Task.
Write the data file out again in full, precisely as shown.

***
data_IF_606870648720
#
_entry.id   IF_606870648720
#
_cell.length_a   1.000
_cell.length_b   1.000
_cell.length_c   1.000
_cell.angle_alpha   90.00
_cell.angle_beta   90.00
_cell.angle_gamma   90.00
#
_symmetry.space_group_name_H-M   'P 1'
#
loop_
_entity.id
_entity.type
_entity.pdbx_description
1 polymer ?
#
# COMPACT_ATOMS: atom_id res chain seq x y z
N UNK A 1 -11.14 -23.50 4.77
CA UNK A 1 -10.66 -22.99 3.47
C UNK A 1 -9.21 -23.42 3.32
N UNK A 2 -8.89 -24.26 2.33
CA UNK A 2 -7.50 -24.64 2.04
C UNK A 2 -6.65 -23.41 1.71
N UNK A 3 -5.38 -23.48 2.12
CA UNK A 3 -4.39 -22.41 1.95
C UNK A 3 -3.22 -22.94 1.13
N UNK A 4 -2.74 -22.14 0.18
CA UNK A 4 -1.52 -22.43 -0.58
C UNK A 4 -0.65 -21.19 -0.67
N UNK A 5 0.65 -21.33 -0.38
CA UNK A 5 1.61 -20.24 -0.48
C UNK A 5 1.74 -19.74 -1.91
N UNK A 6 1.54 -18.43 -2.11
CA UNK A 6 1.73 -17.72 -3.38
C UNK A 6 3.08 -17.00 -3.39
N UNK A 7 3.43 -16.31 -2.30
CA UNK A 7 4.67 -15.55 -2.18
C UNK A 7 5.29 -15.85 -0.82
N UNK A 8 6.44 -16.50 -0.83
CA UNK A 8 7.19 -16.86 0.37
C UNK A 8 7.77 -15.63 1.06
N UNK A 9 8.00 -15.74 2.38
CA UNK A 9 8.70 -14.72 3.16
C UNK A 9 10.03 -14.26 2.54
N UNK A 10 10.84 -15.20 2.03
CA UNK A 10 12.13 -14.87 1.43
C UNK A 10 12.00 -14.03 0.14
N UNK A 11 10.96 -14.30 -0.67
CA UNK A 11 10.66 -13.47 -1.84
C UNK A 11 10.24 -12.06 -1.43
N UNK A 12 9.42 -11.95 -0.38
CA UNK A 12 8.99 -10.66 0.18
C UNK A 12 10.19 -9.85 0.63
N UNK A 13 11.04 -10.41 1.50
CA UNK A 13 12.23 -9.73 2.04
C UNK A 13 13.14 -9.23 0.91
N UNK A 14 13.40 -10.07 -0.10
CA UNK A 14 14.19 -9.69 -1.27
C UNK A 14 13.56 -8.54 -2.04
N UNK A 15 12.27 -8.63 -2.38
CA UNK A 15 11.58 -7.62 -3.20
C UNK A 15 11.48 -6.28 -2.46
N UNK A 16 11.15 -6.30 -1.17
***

data_IF_606870648720
#
_entry.id   IF_606870648720
#
_cell.length_a   1.000
_cell.length_b   1.000
_cell.length_c   1.000
_cell.angle_alpha   90.00
_cell.angle_beta   90.00
_cell.angle_gamma   90.00
#
_symmetry.space_group_name_H-M   'P 1'
#
loop_
_entity.id
_entity.type
_entity.pdbx_description
1 polymer ?
#
# COMPACT_ATOMS: atom_id res chain seq x y z
N UNK A 1 -11.14 -23.50 4.77
CA UNK A 1 -10.66 -22.99 3.47
C UNK A 1 -9.21 -23.42 3.32
N UNK A 2 -8.89 -24.26 2.33
CA UNK A 2 -7.50 -24.64 2.04
C UNK A 2 -6.65 -23.41 1.71
N UNK A 3 -5.38 -23.48 2.12
CA UNK A 3 -4.39 -22.41 1.95
C UNK A 3 -3.22 -22.94 1.13
N UNK A 4 -2.74 -22.14 0.18
CA UNK A 4 -1.52 -22.43 -0.58
C UNK A 4 -0.65 -21.19 -0.67
N UNK A 5 0.65 -21.33 -0.38
CA UNK A 5 1.61 -20.24 -0.48
C UNK A 5 1.74 -19.74 -1.91
N UNK A 6 1.54 -18.43 -2.11
CA UNK A 6 1.73 -17.72 -3.38
C UNK A 6 3.08 -17.00 -3.39
N UNK A 7 3.43 -16.31 -2.30
CA UNK A 7 4.67 -15.55 -2.18
C UNK A 7 5.29 -15.85 -0.82
N UNK A 8 6.44 -16.50 -0.83
CA UNK A 8 7.19 -16.86 0.37
C UNK A 8 7.77 -15.63 1.06
N UNK A 9 8.00 -15.74 2.38
CA UNK A 9 8.70 -14.72 3.16
C UNK A 9 10.03 -14.26 2.54
N UNK A 10 10.84 -15.20 2.03
CA UNK A 10 12.13 -14.87 1.43
C UNK A 10 12.00 -14.03 0.14
N UNK A 11 10.96 -14.30 -0.67
CA UNK A 11 10.66 -13.47 -1.84
C UNK A 11 10.24 -12.06 -1.43
N UNK A 12 9.42 -11.95 -0.38
CA UNK A 12 8.99 -10.66 0.18
C UNK A 12 10.19 -9.85 0.63
N UNK A 13 11.04 -10.41 1.50
CA UNK A 13 12.23 -9.73 2.04
C UNK A 13 13.14 -9.23 0.91
N UNK A 14 13.40 -10.07 -0.10
CA UNK A 14 14.19 -9.69 -1.27
C UNK A 14 13.56 -8.54 -2.04
N UNK A 15 12.27 -8.63 -2.38
CA UNK A 15 11.58 -7.62 -3.20
C UNK A 15 11.48 -6.28 -2.46
N UNK A 16 11.15 -6.30 -1.17